It’s an odd juxtaposition in our readings this morning. Three are unalloyed in their joy: the gift of the Lord is among us. God-With-Us is the Lord who will change everything.
The last, however, is darker in tone. John the Baptist cries out that the One is coming to change everything, but there is an additional message: not only will the Messiah change everything, but we, too have to change, both in anticipation of the Messiah and in response to him. John’s names some of his audience as a brood of vipers, the same language that Jesus will later use to vilify those who have misled the people in their teachings. John warns them, telling them that “even now the ax is laid at the root of the tree” that does not bear good fruit. He exhorts them to change, to give to those in need, to avoid exploiting their office or power, to live, in short, as righteous persons who love God and their neighbor, whomever their neighbor may be.
John also preaches of the One who is to come, the Mighty One foreseen in ancient prophecy, the one who will change things. But the people cannot simply sit back and wait for this One, and think that everything that changes will result from His presence. He is not merely a fixer of their problems. No, they have to change in some very fundamental ways.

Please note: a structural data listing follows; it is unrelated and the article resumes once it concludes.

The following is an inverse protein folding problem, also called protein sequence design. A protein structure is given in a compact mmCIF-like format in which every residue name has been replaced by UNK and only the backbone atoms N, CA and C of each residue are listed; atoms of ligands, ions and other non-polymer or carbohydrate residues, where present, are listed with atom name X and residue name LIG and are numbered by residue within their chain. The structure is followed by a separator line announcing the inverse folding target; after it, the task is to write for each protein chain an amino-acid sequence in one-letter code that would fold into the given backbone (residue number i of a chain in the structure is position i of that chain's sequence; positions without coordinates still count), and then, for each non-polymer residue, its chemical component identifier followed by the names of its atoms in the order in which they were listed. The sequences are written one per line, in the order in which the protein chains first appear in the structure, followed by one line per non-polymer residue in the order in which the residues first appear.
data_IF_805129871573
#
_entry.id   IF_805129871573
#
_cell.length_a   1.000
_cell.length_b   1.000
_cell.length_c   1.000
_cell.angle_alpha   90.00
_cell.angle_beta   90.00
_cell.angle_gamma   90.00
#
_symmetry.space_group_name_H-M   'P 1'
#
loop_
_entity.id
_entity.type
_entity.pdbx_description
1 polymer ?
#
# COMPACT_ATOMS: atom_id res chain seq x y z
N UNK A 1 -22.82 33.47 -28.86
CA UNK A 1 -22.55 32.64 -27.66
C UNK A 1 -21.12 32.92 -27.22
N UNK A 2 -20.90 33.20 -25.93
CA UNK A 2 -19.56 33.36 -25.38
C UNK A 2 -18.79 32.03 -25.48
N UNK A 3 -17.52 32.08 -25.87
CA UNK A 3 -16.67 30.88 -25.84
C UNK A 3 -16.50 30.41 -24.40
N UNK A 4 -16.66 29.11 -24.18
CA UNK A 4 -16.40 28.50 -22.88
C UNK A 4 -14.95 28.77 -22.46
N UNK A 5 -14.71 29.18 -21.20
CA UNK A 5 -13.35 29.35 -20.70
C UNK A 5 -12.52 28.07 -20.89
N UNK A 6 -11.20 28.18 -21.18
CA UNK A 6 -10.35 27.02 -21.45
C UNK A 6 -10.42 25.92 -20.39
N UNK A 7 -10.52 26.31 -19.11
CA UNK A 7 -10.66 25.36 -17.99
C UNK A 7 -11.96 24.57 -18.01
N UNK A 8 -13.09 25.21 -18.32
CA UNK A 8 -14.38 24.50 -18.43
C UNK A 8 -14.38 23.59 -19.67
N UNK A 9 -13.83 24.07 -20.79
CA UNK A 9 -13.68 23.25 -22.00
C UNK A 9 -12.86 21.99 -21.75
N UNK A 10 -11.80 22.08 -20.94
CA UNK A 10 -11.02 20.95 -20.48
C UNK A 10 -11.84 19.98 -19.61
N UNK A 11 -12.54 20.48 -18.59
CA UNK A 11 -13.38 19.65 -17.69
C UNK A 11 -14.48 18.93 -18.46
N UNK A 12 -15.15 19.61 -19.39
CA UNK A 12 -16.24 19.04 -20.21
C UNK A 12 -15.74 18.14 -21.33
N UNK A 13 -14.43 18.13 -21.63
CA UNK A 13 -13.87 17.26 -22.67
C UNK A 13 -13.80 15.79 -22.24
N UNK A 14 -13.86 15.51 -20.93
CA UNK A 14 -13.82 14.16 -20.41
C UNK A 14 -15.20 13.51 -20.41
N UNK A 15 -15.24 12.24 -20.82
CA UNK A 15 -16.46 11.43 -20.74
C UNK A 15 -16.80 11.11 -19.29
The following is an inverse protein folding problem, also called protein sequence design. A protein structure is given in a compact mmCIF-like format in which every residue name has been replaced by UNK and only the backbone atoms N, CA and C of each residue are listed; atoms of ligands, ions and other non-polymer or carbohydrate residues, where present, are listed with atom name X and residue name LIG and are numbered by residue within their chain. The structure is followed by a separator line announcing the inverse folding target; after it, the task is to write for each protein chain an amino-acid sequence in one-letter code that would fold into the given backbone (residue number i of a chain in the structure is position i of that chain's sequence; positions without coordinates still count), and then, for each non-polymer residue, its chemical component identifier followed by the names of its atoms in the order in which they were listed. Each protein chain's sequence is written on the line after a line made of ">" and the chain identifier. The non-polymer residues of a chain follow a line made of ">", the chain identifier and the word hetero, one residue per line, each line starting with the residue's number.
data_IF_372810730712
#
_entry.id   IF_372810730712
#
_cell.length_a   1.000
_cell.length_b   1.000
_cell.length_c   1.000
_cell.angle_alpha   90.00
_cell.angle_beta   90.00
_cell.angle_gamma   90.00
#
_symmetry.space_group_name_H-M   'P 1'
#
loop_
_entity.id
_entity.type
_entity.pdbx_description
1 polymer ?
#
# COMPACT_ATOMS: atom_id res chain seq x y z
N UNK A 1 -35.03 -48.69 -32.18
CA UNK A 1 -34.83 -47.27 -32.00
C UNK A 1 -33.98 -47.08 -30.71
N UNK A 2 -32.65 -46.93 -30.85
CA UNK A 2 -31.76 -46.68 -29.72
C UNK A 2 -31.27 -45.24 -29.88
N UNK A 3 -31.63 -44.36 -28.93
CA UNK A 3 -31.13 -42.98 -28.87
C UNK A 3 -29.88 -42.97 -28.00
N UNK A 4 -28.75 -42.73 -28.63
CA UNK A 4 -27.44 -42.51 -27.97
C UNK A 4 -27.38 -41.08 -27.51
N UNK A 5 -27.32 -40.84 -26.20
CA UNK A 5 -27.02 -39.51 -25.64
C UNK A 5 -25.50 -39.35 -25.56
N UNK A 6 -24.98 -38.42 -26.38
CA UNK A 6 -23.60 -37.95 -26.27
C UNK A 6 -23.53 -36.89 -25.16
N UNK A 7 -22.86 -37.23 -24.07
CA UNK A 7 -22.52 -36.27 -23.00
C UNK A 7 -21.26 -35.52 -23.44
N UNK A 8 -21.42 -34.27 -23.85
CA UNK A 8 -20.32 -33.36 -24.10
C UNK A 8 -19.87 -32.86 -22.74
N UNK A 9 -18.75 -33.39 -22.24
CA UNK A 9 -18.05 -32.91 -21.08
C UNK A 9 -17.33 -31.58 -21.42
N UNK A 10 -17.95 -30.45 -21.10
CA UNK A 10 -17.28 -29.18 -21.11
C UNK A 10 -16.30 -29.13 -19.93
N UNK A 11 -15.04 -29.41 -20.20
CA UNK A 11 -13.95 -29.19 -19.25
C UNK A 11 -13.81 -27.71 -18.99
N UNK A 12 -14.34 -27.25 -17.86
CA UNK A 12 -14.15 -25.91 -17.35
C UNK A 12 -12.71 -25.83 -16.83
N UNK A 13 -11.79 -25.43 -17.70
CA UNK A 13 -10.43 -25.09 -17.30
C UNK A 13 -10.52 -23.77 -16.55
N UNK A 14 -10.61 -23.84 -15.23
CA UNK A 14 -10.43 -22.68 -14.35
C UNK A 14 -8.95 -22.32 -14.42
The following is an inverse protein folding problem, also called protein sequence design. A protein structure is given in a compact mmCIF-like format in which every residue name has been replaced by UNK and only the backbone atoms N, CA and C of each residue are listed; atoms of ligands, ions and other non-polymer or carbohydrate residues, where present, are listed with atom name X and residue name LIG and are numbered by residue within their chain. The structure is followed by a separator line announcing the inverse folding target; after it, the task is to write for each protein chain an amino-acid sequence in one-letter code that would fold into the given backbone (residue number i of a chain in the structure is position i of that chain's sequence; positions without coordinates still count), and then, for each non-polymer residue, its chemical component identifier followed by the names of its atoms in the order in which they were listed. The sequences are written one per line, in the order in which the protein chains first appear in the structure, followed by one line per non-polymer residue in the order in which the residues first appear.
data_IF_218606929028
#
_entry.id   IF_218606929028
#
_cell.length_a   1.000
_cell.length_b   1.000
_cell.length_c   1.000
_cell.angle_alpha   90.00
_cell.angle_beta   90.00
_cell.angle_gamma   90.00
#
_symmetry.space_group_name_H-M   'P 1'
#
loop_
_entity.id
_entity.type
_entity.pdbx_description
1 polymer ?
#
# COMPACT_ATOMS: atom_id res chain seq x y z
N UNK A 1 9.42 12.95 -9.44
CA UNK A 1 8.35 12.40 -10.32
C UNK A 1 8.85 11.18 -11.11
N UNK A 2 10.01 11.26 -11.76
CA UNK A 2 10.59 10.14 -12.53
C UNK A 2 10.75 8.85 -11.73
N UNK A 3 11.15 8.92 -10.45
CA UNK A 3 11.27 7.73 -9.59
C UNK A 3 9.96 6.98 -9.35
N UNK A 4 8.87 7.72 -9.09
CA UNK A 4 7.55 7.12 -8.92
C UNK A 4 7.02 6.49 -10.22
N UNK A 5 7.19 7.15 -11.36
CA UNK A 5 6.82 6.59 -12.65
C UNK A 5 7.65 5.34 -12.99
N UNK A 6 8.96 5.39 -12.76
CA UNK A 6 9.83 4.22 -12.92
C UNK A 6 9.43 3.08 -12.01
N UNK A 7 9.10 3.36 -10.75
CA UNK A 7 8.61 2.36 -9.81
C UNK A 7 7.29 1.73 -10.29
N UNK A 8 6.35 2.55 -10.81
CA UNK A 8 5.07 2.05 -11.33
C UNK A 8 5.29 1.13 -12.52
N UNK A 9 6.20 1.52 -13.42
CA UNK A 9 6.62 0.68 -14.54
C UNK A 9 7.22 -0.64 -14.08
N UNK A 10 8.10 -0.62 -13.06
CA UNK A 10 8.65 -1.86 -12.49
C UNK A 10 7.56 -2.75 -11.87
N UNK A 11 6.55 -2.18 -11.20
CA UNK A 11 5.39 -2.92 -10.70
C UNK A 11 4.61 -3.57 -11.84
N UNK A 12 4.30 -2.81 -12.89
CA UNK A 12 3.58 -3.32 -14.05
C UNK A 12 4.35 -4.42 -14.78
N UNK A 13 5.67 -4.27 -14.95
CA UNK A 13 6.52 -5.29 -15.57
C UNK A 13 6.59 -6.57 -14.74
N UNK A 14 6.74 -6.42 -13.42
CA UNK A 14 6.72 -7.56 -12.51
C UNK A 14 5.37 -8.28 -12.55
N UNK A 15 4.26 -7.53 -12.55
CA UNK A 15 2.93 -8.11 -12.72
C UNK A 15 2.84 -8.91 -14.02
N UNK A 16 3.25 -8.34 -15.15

They might be joyful in their anticipation, but until He appears, there is preparation to do, and some things must change.
In this season of love and joy, we have preparation to do as well. We are decorating our homes, wrapping gifts, mailing packages and Christmas cards, planning trips, baking cookies. We may be stressed out about it all, wondering if everything will get done in time, and we breathe a sigh of relief with each task scratched off our list. But there are other kinds of preparation to do as well…
How are we preparing our souls for this newborn King?
What needs to change in us, to make us ready to welcome Him, to receive Him into our hearts?
What needs to change in our world?
This is a season in which children are romanticized. Think of all the to-do about Santa and stockings and stories like “Twas the Night Before Christmas” and “A Christmas Carol.” Think of how warm we will feel as we have the annual Christmas Pageant at our 10:30 service later this morning, when little ones dressed as wise men and lambs meander up the center aisle.